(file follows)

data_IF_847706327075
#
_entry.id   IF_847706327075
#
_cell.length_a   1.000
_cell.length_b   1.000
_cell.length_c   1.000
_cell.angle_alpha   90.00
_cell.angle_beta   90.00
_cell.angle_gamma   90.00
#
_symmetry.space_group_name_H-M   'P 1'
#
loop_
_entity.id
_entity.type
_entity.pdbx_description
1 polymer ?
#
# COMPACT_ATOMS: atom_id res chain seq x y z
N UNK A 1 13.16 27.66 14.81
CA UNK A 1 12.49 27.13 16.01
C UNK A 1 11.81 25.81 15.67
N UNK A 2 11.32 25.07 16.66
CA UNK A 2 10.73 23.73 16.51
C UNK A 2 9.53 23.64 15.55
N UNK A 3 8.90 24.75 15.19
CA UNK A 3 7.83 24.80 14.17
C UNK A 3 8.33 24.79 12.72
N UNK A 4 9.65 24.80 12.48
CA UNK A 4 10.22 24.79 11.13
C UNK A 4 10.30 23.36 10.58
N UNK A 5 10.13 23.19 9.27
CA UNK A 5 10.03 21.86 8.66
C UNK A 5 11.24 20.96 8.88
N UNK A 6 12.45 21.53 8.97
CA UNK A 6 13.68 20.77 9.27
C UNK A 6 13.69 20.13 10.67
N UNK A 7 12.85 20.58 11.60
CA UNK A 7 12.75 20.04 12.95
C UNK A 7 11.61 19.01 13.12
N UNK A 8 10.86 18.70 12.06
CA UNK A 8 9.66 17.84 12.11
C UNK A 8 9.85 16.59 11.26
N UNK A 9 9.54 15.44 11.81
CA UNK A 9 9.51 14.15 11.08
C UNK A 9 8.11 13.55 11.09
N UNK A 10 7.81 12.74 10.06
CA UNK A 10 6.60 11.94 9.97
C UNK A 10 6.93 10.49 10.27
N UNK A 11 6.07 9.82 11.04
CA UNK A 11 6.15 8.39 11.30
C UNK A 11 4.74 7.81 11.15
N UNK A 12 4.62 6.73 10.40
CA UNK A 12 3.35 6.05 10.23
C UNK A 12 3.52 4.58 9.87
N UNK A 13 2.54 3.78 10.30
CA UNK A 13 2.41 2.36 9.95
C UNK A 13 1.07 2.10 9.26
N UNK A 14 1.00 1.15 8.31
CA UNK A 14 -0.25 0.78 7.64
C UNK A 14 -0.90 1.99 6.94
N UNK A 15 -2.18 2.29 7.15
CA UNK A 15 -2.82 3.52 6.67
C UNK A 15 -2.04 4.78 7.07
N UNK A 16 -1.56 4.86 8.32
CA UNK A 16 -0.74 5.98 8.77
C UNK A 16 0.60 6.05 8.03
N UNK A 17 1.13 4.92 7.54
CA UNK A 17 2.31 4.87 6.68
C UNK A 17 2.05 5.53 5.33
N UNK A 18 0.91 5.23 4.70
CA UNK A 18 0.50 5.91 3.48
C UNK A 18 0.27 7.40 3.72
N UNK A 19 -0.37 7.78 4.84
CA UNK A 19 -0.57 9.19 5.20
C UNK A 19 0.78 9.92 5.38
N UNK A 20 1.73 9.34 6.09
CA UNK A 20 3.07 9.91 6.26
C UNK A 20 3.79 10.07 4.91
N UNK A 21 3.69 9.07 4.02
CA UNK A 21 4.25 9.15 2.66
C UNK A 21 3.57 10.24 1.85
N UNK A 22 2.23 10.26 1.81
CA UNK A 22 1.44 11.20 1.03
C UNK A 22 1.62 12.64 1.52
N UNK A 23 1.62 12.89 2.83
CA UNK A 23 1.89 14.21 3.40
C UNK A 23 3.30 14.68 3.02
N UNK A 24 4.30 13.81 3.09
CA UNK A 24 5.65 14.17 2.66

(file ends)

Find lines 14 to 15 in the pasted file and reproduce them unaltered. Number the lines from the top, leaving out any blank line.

loop_
_entity.id